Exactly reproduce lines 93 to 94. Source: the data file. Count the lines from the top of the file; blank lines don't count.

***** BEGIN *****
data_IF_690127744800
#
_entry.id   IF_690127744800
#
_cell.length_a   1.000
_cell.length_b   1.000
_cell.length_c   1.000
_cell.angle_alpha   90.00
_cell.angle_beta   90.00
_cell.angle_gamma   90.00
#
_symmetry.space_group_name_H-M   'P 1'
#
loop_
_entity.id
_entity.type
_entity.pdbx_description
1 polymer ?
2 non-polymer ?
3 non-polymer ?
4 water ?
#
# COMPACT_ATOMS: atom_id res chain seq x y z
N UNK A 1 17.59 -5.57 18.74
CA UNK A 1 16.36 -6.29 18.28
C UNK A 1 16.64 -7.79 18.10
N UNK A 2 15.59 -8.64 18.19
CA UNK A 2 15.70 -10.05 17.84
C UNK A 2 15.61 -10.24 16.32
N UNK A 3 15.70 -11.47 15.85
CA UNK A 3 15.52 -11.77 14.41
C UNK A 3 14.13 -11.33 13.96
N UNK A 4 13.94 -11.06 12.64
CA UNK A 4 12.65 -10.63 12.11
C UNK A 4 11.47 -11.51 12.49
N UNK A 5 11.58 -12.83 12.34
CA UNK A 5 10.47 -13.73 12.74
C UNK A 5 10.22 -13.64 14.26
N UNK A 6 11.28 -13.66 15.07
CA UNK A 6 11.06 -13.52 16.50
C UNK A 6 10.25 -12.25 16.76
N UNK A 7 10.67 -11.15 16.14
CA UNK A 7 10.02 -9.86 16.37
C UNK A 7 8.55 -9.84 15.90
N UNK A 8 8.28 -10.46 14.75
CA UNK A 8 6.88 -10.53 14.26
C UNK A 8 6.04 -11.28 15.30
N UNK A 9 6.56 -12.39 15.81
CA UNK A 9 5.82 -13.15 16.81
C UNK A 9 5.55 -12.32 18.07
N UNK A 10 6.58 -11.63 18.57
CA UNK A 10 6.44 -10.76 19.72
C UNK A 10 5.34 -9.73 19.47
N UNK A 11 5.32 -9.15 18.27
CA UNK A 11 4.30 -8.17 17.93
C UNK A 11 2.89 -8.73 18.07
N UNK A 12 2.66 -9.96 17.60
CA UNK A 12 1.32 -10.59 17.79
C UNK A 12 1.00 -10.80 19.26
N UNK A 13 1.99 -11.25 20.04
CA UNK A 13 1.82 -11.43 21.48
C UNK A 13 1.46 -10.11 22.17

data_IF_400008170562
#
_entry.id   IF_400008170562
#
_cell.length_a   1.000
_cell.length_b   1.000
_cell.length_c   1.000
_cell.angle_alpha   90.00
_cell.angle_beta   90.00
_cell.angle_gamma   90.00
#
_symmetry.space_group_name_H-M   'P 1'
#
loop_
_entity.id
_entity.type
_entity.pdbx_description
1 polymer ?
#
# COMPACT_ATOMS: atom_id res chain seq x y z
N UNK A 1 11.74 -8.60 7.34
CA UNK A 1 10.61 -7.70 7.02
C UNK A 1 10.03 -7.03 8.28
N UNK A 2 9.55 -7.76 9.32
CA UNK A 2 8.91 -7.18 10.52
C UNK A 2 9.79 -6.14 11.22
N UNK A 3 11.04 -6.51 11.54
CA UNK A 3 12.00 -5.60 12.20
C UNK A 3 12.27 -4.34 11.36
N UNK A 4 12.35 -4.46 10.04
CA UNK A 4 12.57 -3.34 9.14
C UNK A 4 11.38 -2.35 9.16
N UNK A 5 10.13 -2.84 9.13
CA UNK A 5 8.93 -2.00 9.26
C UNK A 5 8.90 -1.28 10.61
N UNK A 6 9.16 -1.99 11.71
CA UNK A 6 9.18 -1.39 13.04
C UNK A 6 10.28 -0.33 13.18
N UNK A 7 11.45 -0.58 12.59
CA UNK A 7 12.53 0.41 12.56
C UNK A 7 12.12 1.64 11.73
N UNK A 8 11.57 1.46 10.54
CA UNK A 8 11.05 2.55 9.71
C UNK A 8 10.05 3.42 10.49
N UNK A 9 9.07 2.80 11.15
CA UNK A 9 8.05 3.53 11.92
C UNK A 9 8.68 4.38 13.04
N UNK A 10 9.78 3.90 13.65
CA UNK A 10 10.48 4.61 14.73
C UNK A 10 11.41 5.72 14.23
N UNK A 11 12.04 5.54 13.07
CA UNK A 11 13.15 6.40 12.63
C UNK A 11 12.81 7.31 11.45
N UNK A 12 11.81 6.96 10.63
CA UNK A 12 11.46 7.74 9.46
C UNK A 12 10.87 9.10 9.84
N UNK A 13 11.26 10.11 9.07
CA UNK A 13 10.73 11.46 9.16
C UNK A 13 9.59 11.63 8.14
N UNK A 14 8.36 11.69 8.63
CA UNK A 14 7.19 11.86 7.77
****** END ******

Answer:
CA UNK A 4 12.57 -3.34 9.14
C UNK A 4 11.38 -2.35 9.16